At 6 a.m. last Saturday, looking for laughs, Robert Orben snapped off his alarm clock -- "I never move it from 6, I think it's rusted there" -- scrambled into his blue terrycloth bathrobe, grabbed the newspaper, a cup of coffee, a legal pad, a ball -point pen, and sat down on his couch overlooking all of Washington through the floor-to-ceiling window of his Arlington apartment.

He read for two hours, taking notes, a routine he's followed for 33 years of writing 44 books of jokes, jokes for Red Skelton, Jack Parr, Dick Gregory, jokes for three four-page letters a month, jokes customtailored for politicians -- Orben was a special assistant to President Ford -- and for businessmen who pay $1,500 for five minutes of boffolas.

He hoped to write 25 jokes by 11. But it was slim pickings -- headlines such as "Second JFK Gunman, Experts Say," for instance. Orben doesn't write jokes about unmitigatd tragedy, offering the maxim: "If somebody falls down, it's funny. If they don't get up, it's not funny."

Nothing, that morning, was making a noise like a joke, to use another old comedy-writing phrase. There wasn't even good Cleveland material, but then, he'd written a lot of Cleveland jokes lately, Cleveland being the new "joke city," after Buffalo's shift to a milder winter last year. "Frankly, I didn't know Cleveland was in trouble until I asked the treasurer for change for a twenty -- any he had to send out for it."

Orben chewed his lip with the ferocity that makes him a regular Chap Stick customer. Between his baldness on top and his crewcut on the sides he didn't have much hair left to fall out. When he was younger, he'd work all day and all night till he got those 25 jokes. But at 51, making a living he only describes as "comfortable," and the renter of one of the finest views in Washington, he takes it a little easier. But not much.

("Middle age is when your brain says: 'Go! Go! Go!' -- while the rest of you is saying 'No! No! No'" as he put it in book No. 43, "The Encycolpedia of One-Liner Comedy," which contaings 2,000 more sizzlers.)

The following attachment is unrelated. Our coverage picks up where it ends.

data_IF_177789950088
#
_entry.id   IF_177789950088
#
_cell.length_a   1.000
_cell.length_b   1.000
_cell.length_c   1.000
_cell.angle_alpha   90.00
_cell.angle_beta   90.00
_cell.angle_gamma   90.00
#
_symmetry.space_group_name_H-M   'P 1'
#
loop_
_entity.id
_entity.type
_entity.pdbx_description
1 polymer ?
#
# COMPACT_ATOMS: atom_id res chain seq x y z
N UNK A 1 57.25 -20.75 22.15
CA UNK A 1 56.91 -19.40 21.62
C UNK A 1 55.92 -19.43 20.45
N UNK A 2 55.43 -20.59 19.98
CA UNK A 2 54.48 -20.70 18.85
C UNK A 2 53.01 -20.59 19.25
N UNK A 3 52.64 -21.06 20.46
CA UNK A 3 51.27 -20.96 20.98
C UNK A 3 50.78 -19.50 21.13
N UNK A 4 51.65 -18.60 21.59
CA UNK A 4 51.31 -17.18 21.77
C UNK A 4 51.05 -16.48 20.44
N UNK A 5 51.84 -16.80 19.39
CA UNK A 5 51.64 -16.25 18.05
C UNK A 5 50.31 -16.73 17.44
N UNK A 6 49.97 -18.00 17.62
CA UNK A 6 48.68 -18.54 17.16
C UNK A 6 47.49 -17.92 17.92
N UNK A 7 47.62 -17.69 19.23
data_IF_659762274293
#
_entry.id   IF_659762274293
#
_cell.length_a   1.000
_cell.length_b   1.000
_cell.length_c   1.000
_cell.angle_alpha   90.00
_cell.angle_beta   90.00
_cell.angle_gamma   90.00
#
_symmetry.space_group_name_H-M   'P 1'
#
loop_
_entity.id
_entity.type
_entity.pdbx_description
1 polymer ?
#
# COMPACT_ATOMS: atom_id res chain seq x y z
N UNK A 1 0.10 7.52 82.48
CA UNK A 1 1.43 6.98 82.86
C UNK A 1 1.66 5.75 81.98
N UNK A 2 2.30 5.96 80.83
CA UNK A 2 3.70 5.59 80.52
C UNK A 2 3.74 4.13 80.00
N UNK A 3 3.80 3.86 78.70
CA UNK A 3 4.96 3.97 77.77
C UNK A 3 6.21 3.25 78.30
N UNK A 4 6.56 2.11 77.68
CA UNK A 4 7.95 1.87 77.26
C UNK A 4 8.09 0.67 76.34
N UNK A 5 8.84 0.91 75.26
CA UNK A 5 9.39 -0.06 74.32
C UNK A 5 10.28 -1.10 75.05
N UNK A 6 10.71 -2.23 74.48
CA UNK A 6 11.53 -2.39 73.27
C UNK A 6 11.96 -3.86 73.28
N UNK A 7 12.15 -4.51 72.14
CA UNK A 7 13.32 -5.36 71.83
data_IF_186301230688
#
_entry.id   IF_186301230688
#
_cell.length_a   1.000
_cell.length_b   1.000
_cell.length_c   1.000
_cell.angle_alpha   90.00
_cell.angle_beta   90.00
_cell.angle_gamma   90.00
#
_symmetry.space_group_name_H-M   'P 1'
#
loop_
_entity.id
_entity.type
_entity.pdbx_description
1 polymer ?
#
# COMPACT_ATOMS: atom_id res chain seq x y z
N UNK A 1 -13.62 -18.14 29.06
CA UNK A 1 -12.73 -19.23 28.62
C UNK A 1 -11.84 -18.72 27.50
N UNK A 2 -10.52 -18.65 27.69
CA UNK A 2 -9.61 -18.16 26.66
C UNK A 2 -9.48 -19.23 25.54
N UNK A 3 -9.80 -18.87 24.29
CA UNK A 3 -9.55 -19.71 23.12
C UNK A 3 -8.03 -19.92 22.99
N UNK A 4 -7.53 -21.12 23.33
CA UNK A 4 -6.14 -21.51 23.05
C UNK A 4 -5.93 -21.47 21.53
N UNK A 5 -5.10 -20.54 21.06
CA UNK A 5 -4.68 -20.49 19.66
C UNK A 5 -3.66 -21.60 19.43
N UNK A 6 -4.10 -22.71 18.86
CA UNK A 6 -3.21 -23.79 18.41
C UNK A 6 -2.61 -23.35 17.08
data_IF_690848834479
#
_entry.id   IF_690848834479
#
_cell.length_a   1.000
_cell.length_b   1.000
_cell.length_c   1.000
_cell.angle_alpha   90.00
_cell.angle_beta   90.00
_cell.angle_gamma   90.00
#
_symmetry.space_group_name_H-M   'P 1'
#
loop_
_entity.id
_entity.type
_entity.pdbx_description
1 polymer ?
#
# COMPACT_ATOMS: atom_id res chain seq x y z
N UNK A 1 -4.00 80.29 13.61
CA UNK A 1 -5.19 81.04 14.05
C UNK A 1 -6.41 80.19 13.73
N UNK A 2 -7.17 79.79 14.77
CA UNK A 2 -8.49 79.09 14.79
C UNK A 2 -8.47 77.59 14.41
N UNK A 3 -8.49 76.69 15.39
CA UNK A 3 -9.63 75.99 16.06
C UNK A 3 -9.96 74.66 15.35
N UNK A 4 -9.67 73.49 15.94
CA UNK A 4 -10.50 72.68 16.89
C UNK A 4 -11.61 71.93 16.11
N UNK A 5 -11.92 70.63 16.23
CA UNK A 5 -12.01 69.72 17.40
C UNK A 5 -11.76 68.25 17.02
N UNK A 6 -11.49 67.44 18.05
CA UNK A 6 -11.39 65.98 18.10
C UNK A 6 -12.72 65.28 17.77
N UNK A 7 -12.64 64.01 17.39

What he needed was the kind of subject that he can do line after line, like test-tube babies:

"I don't know what's happening to this world. Yesterday I heard a test tube singing: Yes, Sir, That's My Baby."

"I dunno, somehow I never expected conception to be a spectator sport."

"I wonder if test tubes ever have headaches?"

"Thday we have come together ot discuss one of the most difficult, one of the most complex and one of the most controversial questions of our time: Do test tubes need foreplay?"

Bang, bang, bang, like the day in California that he write 101 jokes. Of course, he's written so many jokes before and since that he can't remember any of them.

Anyhow, he kept drinking coffee and staring at the Potomac (he also thinks well in the shower) until he remembered the newspaper story about status jeans, $40 dungarees.

The synapses started firing, the same routine ever started firing, the book of patter for magicians when he was 18, in New York.

"You finda situation that's intrinsically funny," Orben will explain. "You figure out what's funny about it, then you do the construction of the joke."

I.e.: Status jeans themselves are funny, the hip and the hick coming together. "If you've never seen status jeans, picture what would happen if Paris made Plains its sister city." And how tight they are! By now he was really humming, a line about tight jeans being a "do-ti-yourself vasectomy," jeans so tight that "sitting down in them automatically qualifies you for the Vienna Boys Choir."

And he didn't even have to use the good-news-bad-news formula, the show-me-and-I'll show-you bit, or any of the favorite names, Anita Bryant, Howard Cosell, Billy Carter, though Billy Carter is going out of joke writing favor, these days.